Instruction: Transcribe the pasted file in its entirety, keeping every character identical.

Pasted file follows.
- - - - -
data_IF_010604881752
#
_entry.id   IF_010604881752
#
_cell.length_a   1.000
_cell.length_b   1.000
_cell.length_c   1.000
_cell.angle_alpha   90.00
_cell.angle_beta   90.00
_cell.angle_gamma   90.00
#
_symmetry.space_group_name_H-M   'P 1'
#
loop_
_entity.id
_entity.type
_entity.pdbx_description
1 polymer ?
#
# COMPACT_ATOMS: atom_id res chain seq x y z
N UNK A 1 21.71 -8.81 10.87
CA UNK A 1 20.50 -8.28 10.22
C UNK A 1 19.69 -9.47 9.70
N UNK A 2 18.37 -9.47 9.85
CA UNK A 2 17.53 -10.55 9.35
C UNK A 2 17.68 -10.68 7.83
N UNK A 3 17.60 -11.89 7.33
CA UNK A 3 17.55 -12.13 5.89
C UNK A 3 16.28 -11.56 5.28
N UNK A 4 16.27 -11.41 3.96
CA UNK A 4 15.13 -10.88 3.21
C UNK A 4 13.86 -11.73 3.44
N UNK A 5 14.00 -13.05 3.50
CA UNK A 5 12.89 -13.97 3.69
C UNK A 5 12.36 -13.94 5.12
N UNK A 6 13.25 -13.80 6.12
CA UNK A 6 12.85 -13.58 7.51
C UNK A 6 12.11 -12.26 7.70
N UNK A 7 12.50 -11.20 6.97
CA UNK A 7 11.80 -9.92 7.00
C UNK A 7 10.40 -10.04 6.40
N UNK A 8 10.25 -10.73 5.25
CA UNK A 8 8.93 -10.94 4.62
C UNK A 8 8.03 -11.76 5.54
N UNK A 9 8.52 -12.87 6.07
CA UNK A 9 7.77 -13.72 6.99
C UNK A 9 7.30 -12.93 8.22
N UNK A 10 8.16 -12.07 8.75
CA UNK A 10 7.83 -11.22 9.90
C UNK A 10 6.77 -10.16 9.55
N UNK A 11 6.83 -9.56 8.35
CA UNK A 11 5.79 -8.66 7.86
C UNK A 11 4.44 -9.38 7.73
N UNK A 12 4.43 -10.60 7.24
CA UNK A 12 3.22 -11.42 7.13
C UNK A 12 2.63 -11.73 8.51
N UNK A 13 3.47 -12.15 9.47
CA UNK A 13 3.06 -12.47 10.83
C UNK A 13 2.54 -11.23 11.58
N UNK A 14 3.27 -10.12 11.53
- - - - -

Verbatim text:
data_IF_010604881752
#
_entry.id   IF_010604881752
#
_cell.length_a   1.000
_cell.length_b   1.000
_cell.length_c   1.000
_cell.angle_alpha   90.00
_cell.angle_beta   90.00
_cell.angle_gamma   90.00
#
_symmetry.space_group_name_H-M   'P 1'
#
loop_
_entity.id
_entity.type
_entity.pdbx_description
1 polymer ?
#
# COMPACT_ATOMS: atom_id res chain seq x y z
N UNK A 1 21.71 -8.81 10.87
CA UNK A 1 20.50 -8.28 10.22
C UNK A 1 19.69 -9.47 9.70
N UNK A 2 18.37 -9.47 9.85
CA UNK A 2 17.53 -10.55 9.35
C UNK A 2 17.68 -10.68 7.83
N UNK A 3 17.60 -11.89 7.33
CA UNK A 3 17.55 -12.13 5.89
C UNK A 3 16.28 -11.56 5.28
N UNK A 4 16.27 -11.41 3.96
CA UNK A 4 15.13 -10.88 3.21
C UNK A 4 13.86 -11.73 3.44
N UNK A 5 14.00 -13.05 3.50
CA UNK A 5 12.89 -13.97 3.69
C UNK A 5 12.36 -13.94 5.12
N UNK A 6 13.25 -13.80 6.12
CA UNK A 6 12.85 -13.58 7.51
C UNK A 6 12.11 -12.26 7.70
N UNK A 7 12.50 -11.20 6.97
CA UNK A 7 11.80 -9.92 7.00
C UNK A 7 10.40 -10.04 6.40
N UNK A 8 10.25 -10.73 5.25
CA UNK A 8 8.93 -10.94 4.62
C UNK A 8 8.03 -11.76 5.54
N UNK A 9 8.52 -12.87 6.07
CA UNK A 9 7.77 -13.72 6.99
C UNK A 9 7.30 -12.93 8.22
N UNK A 10 8.16 -12.07 8.75
CA UNK A 10 7.83 -11.22 9.90
C UNK A 10 6.77 -10.16 9.55
N UNK A 11 6.83 -9.56 8.35
CA UNK A 11 5.79 -8.66 7.86
C UNK A 11 4.44 -9.38 7.73
N UNK A 12 4.43 -10.60 7.24
CA UNK A 12 3.22 -11.42 7.13
C UNK A 12 2.63 -11.73 8.51
N UNK A 13 3.47 -12.15 9.47
CA UNK A 13 3.06 -12.47 10.83
C UNK A 13 2.54 -11.23 11.58
N UNK A 14 3.27 -10.12 11.53